OCurrent 0.1 has just been released to opam-repository.
OCurrent is an OCaml eDSL intended for writing build/test/deploy pipelines. It is being used as the engine for ocaml-ci and the docker-base-images builder (used to build the OCaml Docker images, such as
ocurrent/opam:alpine-3.10-ocaml-4.08). Other good uses might be building and redeploying a Docker service or a unikernel whenever its source repository changes. It can be run locally as a single Unix process.
An OCurrent pipeline is written as an OCaml program, but the OCurrent engine ensures that it is kept up-to-date by re-running stages when their inputs change. A web UI is available so you can view your pipeline and see its current state.
OCurrent can statically analyse the pipelines before they have run, allowing it to run steps in parallel automatically and to display the whole pipeline. It does this using a light-weight alternative to arrows, which doesn’t require programming in an awkward point-free style. See
CI/CD Pipelines: Monad, Arrow or Dart? for more about that.
The basic functionality can be extended using “plugins” (just normal OCaml libraries). Plugins are available for interacting with Docker, Git, GitHub and Slack. These are in separate packages (e.g.
current_github) to avoid having the base package pull in too many dependencies).
There is also an optional Cap’n Proto RPC interface, in the
current_rpc opam package. This is used, for example, by citty to provide a TTY interface to ocaml-ci.
The OCurrent wiki contains examples, and documentation on the various plugins.
Here’s an example pipeline (from the base image builder):
For those curious about the relation to the existing CI used in opam-repository, then it is no coincidence that @talex5 is the author of both
This DSL is the next iteration of the datakit-ci, but specialised to be faster and simpler for extending with OCaml and more complex workflows that our OCaml Platform tools need these days (like ocamlformat linting, or dune expect promotion, or odoc cross-referenced doc generation). We are planning a smooth migration next year over to the new system, but wanted to release this early to show you some of the pieces going into this new iteration. I am particularly excited about the new tty-based interface that saves an awful lot of clicking around on web UIs for CI results…
Just today saw an amazing project - docker-slim, which might be handy for your ocurrent Docker images generation. They claim significant container size reduce:
Node.js application images:
- from ubuntu:14.04 - 432MB => 14MB (minified by 30.85X )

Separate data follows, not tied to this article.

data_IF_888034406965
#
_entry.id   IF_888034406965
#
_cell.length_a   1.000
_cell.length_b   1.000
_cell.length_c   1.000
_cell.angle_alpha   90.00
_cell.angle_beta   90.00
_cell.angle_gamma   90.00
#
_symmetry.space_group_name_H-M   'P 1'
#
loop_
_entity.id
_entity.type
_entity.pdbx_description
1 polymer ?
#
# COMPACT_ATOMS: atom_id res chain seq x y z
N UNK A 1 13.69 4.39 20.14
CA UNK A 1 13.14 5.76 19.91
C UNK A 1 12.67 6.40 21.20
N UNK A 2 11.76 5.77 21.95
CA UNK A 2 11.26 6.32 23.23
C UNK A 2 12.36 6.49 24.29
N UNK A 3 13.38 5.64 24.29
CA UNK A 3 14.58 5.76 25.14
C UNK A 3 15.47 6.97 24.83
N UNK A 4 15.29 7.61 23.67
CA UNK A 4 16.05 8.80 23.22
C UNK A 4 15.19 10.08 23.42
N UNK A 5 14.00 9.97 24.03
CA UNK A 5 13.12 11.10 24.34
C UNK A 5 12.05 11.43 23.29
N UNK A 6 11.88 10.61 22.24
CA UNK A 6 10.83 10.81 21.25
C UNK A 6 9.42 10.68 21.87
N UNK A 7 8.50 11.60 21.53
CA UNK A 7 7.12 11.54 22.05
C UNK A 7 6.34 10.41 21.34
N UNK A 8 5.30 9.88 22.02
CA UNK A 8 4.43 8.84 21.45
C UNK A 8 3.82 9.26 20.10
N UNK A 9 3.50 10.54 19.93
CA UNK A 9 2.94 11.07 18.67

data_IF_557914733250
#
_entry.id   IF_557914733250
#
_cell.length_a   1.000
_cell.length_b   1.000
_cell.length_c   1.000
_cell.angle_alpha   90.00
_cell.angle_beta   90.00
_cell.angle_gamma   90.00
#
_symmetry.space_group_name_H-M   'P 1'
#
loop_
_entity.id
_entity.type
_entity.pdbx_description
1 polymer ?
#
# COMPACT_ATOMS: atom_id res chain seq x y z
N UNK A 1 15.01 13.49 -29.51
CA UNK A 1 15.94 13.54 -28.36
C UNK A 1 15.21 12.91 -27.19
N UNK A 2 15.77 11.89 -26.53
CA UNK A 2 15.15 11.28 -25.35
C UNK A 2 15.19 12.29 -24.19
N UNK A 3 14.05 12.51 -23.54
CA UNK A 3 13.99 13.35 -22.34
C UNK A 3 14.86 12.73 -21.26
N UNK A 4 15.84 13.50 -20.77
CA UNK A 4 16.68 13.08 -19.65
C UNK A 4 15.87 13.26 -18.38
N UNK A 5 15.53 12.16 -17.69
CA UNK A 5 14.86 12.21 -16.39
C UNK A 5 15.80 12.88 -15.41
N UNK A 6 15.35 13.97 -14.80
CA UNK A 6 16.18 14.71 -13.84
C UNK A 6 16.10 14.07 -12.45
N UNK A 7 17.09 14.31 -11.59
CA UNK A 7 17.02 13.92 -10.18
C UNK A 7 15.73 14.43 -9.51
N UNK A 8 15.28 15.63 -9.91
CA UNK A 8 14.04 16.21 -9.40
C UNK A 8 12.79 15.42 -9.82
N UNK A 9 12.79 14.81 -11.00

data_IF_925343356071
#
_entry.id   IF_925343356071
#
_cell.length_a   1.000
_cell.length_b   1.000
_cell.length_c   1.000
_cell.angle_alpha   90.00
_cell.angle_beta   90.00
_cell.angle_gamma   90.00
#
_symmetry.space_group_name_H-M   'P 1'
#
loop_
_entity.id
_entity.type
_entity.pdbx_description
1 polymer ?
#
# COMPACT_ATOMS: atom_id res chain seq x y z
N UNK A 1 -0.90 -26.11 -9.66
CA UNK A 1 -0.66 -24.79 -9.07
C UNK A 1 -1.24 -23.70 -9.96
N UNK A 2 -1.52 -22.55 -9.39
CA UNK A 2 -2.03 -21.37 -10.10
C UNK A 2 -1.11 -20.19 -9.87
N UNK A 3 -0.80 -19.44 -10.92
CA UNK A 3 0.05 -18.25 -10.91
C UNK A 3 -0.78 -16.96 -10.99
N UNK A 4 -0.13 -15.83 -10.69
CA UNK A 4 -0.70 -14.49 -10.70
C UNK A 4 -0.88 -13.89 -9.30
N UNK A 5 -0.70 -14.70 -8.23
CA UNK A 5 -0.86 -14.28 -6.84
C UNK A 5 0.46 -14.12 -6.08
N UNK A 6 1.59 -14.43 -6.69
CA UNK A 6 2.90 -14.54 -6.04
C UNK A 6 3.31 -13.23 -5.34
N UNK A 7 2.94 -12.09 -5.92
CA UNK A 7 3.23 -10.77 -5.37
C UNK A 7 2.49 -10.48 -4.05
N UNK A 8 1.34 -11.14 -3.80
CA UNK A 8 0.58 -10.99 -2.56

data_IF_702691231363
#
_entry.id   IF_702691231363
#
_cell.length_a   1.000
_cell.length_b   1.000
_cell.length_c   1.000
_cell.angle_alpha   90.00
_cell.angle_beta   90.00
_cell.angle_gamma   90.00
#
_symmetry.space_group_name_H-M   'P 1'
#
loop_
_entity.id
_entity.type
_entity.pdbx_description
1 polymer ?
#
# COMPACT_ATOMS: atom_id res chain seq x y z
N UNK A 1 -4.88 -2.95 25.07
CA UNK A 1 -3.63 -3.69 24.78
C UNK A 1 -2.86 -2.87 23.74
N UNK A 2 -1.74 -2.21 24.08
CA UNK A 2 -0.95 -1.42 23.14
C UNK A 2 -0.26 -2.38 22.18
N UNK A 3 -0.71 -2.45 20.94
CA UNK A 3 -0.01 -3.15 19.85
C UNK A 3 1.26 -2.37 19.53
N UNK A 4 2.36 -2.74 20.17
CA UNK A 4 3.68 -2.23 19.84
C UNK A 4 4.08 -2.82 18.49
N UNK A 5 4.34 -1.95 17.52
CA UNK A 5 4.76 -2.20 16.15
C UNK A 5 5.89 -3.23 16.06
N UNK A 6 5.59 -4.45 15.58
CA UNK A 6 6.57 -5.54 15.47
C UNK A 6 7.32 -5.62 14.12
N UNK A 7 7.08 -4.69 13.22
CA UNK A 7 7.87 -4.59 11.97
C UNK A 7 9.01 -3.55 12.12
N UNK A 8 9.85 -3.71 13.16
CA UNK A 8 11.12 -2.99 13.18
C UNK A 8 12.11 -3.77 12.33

- from debian:jessie - 406MB => 25.1MB (minified by 16.21X )
- from node:alpine - 66.7MB => 34.7MB (minified by 1.92X )
- from node:distroless - 72.7MB => 39.7MB (minified by 1.83X )
Python application images:
- from ubuntu:14.04 - 438MB => 16.8MB (minified by 25.99X )
- from python:2.7-alpine - 84.3MB => 23.1MB (minified by 3.65X )
- from python:2.7.15 - 916MB => 27.5MB (minified by 33.29X )
- from centos:7 - 647MB => 23MB (minified by 28.57X )
- from centos/python-27-centos7 - 700MB => 24MB (minified by 29.01X )
- from python2.7:distroless - 60.7MB => 18.3MB (minified by 3.32X )
Ruby application images:
- from ubuntu:14.04 - 433MB => 13.8MB (minified by 31.31X )
- from ruby:2.2-alpine - 319MB => 27MB (minified by 11.88X )
- from ruby:2.5.3 - 978MB => 30MB (minified by 32.74X )
Golang application images:
- from golang:latest - 700MB => 1.56MB (minified by 448.76X )
- from ubuntu:14.04 - 531MB => 1.87MB (minified by 284.10X )
- from golang:alpine - 258MB => 1.56MB (minified by 165.61X )
- from centos:7 - 615MB => 1.87MB (minified by 329.14X )
Haskell application images:
- (Scotty service) from haskell:8 - 2.09GB => 16.6MB (minified by 125.32X )
I created an issue in the repository for you to consider this possibility.
docker-slim is pretty much the opposite of what a CI/CD system needs: it does runtime analysis within a container to remove unused dependencies. So it’s something that an end user application would use, not images for CI/CD.
current.mli contains an
Unit module (
type t = unit), which appears to be designed to pass to functors expecting a comparable/hashable type, with a note saying: “Missing from the OCaml standard library”. Have you considered proposing it for inclusion in the standard library?
I have a more high-level question, which is: I would be interested in a somewhat generic “job” abstraction, that I could use to describe computations, and then run them (benefitting from parallelism for computations that release the runtime lock), facilities to persistent intermediate results (or error logs), and to rerun jobs (recomputing only the parts that have changed). Your DSL is currently specialized to the CI/CD use-case, but how far is it from a generic “job” DSL?
(My question also sounds like Incr(emental), and maki, and a build system. Is there a clean reusable abstraction that I could use, rather than an encoding in some more complex system?)
current.mli contains an
Unit module (
type t = unit ) […] Have you considered proposing it for inclusion in the standard library?
Unit has been added to the stdlib already (since 4.08)
Your DSL is currently specialized to the CI/CD use-case, but how far is it from a generic “job” DSL?
It’s already pretty generic and should do what you want. At the moment, it works best when the jobs are relatively large (e.g. each job takes seconds to hours to run) and re-evaluating what it needs to do therefore doesn’t add much overhead. Ideally it would use something like incremental/react internally to make that more efficient.
Doesn’t dune also ship such a framework internally?
Yes, but I have never looked at the details, how nice this part of the API is (if it’s just a deep layer in the middle of dune, it doesn’t need to be made particularly nice), and as far as I know (I asked a couple times) there are no plans to make it an independent library for other use-cases.